forensic DNA test
concept of allele-specific oligonucleotides
(ASOs) can be extended to
oligonucleotides (SSOs). The DNA sequences of the Cytochrome Oxidase I gene are known for many
species of scallops, including two found in the Northwest
Atlantic, Sea Scallops (Placopecten
magellanicus) and Icelandic Scallops (Chlamys icelandica). The
multiplex test shown here combines an anchor primer for a DNA sequence identical in both species (ScallopR2)
at position 932 with primers specific for either species (PmaCOIF1 and CisCOIF2),
which are differentiated at positions 313 and 473, respectively.
The PCR amplification
product from Placopecten is
thus expected to be 932 - 313 = 619bp in
length, versus a shorter 932 - 473 = 459bp in Chlamys. That is, the size of
the fragment indicates species identity directly.
[HD Marshall, KA Johnstone, & SM Carr
(2007) Forensic Sci Int'l,
"The Case of the
Scurrilous Scallops", a fisherman had a load of
scallops that he claimed were from the open fishery for Icelandic
Enforcement officers suspected they were instead from the closed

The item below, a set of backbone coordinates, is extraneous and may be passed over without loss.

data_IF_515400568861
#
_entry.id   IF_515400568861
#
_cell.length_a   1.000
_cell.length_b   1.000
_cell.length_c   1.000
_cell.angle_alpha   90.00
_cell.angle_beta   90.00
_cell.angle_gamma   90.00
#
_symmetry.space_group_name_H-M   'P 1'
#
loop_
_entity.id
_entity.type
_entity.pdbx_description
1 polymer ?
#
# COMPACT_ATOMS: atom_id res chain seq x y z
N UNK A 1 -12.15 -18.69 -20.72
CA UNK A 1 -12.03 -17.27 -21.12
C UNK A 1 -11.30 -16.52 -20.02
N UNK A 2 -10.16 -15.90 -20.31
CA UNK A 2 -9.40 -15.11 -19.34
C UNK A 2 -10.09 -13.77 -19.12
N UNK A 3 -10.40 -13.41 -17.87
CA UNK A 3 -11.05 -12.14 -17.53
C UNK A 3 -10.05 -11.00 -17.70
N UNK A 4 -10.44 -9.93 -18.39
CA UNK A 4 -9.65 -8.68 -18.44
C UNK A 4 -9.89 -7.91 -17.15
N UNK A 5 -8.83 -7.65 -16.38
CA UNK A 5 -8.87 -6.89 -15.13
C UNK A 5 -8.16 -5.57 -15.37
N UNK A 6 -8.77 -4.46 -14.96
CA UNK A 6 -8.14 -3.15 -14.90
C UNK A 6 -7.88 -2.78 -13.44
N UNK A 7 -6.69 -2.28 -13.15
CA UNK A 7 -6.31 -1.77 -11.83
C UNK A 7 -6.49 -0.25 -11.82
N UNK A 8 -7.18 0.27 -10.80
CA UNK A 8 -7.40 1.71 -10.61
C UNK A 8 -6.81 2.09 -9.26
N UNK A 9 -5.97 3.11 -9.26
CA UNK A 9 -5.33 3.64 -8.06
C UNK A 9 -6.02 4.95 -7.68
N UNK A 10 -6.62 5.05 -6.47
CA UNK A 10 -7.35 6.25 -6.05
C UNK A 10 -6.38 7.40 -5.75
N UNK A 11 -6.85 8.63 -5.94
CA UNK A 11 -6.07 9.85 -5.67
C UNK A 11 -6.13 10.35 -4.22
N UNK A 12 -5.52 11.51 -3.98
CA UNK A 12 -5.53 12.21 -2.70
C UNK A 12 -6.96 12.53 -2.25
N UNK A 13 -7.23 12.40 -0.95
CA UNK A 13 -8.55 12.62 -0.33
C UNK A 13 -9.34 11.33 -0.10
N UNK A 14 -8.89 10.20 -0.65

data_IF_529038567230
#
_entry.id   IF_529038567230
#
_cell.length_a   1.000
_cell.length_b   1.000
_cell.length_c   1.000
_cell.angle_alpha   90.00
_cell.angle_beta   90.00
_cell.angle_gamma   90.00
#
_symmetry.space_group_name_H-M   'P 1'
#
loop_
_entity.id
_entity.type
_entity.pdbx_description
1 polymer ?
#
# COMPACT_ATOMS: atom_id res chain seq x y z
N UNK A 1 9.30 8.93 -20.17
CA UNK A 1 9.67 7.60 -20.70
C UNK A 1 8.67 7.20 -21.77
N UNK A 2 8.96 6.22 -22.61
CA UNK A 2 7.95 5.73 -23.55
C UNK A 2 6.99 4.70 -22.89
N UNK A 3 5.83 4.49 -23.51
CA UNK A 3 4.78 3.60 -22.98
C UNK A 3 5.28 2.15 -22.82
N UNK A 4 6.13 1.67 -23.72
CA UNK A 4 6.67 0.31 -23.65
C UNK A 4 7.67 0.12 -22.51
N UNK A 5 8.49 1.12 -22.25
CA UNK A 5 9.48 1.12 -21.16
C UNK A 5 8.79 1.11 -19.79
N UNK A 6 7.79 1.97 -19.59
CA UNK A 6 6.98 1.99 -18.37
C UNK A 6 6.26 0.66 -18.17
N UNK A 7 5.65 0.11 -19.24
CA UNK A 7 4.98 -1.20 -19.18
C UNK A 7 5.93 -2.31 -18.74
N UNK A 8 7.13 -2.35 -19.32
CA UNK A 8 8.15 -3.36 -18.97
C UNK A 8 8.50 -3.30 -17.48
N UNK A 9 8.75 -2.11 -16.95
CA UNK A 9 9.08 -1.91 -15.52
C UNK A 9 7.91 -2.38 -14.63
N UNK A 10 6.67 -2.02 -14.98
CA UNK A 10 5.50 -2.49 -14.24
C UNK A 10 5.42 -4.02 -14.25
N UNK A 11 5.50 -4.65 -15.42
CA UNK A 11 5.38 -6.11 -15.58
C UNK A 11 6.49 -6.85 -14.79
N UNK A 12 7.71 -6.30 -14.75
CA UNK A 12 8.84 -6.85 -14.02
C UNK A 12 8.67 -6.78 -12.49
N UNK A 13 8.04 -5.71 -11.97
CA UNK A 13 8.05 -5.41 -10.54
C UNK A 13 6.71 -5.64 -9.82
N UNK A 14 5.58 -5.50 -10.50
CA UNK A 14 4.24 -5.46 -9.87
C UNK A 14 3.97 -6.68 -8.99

fishery for Sea scallops (Placopecten).
proportion of by-catch from the closed fishery might be considered
acceptable, the legal question was: What fraction of the total
catch was from the prohibited species? DNA was extracted from individual scallops and
amplified in the multiplex SSO test
with the three primers. Of the 80 scallops in the test above, all
but eight (blue arrows) show the larger DNA fragment, which indicates
that 90% are Placopecten.
complete series of more than 900 scallops from two vessels, almost
two-thirds were Placopecten.
resulted in conviction and fine.
The multiplex SSO
test provides a rapid, direct means of forensic
identification of large population sample series, without the
necessity of secondary DNA sequencing,
RFLP mapping, or
fingerprinting, and can be adapted to other loci and species.